Jean Giono was born in France on March 30, 1985. He was an author about whom Germaine Bree and M. Guiton have written, "When Giono's first novel, Colline (Hill of Destiny) appeared in 1929, it struck a fresh, new note. . . . After Proust and Gide, Duhamel and Romains, Cocteau and Giraudoux, what could be more restful than a world of wind and sun and simple men who apparently had never heard of psychological analysis, never confronted any social problems, never read any books. . ." (An Age of Fiction). Raised by his shoemaker father in a small town in the south of France, Giono's fiction has its roots in the peasant life of Provence. Horrified by his experiences in World War I, Giono returned to the world of his youth, which became the world of his imagination. After the shock of World War II, his novels seemed to gain in stature. One of his best is Horseman on the Roof (1951), his chronicle of the great cholera epidemic of 1838. Giono was honoured with the Prince Rainier of Monaco literary prize in 1953, awarded for his lifetime achievements, was elected to the Acadï¿½mie Goncourt in 1954, and became a member of the Conseil Littï¿½raire of Monaco in 1963. Giono died of a heart attack in 1970.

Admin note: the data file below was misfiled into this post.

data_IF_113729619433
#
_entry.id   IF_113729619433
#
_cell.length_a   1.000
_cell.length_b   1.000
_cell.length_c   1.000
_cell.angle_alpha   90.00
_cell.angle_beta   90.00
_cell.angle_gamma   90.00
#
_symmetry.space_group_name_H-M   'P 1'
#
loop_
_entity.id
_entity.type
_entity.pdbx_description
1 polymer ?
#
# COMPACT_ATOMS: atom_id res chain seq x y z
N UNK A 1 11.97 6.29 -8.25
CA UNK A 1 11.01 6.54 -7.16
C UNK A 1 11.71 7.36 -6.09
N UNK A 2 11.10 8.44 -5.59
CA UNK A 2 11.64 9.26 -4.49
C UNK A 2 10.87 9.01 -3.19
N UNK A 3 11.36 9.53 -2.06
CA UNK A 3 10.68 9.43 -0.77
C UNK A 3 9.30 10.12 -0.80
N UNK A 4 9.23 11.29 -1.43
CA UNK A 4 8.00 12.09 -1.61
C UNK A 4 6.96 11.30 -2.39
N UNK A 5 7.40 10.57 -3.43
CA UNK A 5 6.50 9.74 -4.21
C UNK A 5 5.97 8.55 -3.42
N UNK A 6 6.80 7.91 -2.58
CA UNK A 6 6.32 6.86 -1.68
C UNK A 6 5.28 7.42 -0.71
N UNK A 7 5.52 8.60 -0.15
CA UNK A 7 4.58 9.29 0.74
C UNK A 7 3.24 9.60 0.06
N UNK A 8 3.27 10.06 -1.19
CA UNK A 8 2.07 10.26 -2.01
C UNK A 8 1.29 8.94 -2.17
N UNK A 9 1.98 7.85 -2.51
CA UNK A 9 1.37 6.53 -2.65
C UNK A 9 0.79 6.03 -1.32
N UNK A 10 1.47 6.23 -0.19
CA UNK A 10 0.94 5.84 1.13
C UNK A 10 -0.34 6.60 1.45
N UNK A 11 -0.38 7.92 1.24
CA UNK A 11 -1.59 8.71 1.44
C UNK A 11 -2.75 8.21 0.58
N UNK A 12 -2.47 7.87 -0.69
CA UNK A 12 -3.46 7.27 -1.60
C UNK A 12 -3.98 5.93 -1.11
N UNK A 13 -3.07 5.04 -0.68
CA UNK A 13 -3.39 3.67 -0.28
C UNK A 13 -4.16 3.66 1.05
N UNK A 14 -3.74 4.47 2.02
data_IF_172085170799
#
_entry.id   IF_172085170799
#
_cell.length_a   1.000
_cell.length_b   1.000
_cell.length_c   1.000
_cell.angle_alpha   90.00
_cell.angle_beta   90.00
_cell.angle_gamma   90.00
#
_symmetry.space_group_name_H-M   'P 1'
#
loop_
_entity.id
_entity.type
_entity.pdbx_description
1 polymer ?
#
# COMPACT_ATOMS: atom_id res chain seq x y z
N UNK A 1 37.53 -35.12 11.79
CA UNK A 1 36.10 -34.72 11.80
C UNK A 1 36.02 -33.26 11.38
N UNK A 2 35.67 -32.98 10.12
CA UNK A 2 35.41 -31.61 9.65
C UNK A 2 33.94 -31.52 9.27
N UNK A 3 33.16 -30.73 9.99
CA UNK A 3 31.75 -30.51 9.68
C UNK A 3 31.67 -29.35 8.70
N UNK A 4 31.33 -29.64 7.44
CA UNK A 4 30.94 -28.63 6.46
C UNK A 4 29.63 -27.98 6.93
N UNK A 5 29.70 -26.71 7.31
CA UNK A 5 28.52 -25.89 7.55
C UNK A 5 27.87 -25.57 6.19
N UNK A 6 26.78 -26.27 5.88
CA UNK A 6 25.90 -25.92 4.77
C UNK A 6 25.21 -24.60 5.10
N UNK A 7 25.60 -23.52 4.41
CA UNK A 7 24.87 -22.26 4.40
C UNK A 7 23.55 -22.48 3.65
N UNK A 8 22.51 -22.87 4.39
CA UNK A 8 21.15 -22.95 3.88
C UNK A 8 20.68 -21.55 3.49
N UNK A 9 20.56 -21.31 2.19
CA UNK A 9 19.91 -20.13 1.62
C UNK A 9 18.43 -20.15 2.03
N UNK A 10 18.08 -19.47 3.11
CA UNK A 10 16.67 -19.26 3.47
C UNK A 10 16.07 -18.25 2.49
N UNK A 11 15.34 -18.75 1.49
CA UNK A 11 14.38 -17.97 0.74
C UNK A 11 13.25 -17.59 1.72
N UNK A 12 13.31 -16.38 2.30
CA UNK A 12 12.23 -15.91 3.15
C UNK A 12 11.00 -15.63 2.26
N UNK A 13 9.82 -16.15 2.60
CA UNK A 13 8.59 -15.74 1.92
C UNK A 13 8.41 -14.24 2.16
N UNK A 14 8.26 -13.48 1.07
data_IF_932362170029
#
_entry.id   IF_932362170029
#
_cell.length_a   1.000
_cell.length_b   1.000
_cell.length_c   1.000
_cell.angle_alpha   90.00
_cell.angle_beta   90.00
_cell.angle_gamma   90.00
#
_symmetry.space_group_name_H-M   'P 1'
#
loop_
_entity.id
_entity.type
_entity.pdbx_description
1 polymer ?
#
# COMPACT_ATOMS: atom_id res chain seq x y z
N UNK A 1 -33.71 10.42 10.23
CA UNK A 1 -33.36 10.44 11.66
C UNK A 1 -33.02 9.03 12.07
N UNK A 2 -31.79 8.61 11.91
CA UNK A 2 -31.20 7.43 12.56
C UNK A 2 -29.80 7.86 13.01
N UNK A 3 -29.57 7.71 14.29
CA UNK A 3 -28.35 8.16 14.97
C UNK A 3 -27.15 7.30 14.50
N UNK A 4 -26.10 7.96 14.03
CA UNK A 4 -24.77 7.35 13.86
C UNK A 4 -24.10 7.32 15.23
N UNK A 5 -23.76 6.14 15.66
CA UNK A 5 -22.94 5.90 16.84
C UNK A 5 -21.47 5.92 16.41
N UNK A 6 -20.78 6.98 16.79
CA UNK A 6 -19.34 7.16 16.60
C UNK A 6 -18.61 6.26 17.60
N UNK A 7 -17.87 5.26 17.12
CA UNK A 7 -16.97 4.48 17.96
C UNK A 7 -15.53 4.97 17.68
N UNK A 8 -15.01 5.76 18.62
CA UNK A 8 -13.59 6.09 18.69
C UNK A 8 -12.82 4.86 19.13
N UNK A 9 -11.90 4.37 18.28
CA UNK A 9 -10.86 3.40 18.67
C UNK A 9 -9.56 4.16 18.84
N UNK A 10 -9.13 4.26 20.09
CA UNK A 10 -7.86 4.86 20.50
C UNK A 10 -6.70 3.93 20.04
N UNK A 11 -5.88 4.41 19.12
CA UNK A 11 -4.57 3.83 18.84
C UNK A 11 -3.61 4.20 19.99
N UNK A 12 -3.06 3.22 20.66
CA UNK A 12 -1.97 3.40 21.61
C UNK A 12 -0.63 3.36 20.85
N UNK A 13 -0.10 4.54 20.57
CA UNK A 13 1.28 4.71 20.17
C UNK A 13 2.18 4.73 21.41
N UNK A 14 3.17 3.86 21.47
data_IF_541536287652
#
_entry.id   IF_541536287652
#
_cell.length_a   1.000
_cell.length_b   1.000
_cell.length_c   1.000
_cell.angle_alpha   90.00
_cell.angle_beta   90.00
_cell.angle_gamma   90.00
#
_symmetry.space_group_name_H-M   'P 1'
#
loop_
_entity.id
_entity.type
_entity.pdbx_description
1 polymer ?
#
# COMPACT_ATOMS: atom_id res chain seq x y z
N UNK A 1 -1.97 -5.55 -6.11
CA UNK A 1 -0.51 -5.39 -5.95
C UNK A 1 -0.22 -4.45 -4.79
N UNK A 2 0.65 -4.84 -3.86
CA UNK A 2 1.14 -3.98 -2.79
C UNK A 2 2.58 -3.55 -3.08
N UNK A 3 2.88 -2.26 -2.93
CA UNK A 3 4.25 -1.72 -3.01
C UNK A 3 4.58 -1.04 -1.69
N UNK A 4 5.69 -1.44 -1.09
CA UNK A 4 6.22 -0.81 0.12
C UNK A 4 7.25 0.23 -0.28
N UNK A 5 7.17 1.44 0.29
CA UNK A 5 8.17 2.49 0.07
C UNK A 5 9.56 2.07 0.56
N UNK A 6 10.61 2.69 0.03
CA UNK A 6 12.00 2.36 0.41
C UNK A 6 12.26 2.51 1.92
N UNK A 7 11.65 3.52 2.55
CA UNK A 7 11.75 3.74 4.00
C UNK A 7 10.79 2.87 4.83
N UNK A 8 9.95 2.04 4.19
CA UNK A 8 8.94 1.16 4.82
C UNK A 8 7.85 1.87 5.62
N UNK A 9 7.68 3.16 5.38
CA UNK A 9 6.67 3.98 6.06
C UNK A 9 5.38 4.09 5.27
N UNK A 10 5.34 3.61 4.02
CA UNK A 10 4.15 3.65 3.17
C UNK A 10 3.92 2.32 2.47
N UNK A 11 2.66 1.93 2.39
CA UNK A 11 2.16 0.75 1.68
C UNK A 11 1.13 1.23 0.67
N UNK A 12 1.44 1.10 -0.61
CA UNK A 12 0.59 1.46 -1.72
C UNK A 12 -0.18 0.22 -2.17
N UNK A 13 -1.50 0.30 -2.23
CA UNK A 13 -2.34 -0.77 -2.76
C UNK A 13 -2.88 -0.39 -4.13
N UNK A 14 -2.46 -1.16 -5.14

Author Jean-Marie Gustave Le Clï¿½zio was born in Nice, France on April 13, 1940. He studied at Bristol University from 1958 to 1959 and finished his undergraduate degree at the Institut d'etudes Litteraires in Nice. In 1964, he earned a master's degree from the University of Aix-en-Provence and wrote a doctoral thesis in 1983 on Mexico's early history for the University of Perpignan. He has taught at numerous universities throughout the world and has written around 30 books including novels, essays, and short stories. He was awarded the 1963 Theophraste Renaudot prize and the 2008 Nobel Prize for Literature.